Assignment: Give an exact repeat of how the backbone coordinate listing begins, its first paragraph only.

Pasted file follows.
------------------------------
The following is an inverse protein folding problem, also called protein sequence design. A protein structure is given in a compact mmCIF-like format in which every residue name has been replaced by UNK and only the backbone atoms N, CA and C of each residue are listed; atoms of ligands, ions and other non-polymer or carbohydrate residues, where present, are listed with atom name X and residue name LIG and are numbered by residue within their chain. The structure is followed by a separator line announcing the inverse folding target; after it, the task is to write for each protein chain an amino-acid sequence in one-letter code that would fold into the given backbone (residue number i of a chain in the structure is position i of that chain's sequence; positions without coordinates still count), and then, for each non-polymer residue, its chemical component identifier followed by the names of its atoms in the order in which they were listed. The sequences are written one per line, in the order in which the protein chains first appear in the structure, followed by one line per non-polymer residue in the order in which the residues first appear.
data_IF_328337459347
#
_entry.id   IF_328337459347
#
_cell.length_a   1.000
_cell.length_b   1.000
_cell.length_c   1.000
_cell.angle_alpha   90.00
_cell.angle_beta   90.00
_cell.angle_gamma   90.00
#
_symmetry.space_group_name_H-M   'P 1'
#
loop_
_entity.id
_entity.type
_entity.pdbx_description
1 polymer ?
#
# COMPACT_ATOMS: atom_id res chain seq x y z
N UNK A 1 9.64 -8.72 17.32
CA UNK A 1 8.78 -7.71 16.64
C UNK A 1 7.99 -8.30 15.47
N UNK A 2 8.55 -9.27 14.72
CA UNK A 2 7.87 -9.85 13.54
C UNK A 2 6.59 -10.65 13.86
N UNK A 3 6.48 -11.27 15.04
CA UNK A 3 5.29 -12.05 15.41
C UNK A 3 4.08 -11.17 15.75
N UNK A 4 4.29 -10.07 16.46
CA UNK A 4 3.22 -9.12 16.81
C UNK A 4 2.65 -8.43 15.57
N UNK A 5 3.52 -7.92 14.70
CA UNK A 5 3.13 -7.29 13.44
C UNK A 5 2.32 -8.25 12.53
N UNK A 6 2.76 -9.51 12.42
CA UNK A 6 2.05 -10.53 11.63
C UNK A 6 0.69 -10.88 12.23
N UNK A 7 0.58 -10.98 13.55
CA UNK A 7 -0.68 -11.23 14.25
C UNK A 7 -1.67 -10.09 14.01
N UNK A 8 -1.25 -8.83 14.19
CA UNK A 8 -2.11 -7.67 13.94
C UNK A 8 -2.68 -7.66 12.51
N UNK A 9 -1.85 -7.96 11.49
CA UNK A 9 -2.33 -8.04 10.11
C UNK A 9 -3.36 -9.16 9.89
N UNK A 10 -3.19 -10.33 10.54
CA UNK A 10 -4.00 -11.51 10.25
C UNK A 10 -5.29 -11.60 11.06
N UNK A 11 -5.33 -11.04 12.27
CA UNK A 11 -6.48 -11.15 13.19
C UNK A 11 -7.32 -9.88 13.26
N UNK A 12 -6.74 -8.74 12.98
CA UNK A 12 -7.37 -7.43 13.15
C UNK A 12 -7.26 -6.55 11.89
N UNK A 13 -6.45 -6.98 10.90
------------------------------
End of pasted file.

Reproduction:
The following is an inverse protein folding problem, also called protein sequence design. A protein structure is given in a compact mmCIF-like format in which every residue name has been replaced by UNK and only the backbone atoms N, CA and C of each residue are listed; atoms of ligands, ions and other non-polymer or carbohydrate residues, where present, are listed with atom name X and residue name LIG and are numbered by residue within their chain. The structure is followed by a separator line announcing the inverse folding target; after it, the task is to write for each protein chain an amino-acid sequence in one-letter code that would fold into the given backbone (residue number i of a chain in the structure is position i of that chain's sequence; positions without coordinates still count), and then, for each non-polymer residue, its chemical component identifier followed by the names of its atoms in the order in which they were listed. The sequences are written one per line, in the order in which the protein chains first appear in the structure, followed by one line per non-polymer residue in the order in which the residues first appear.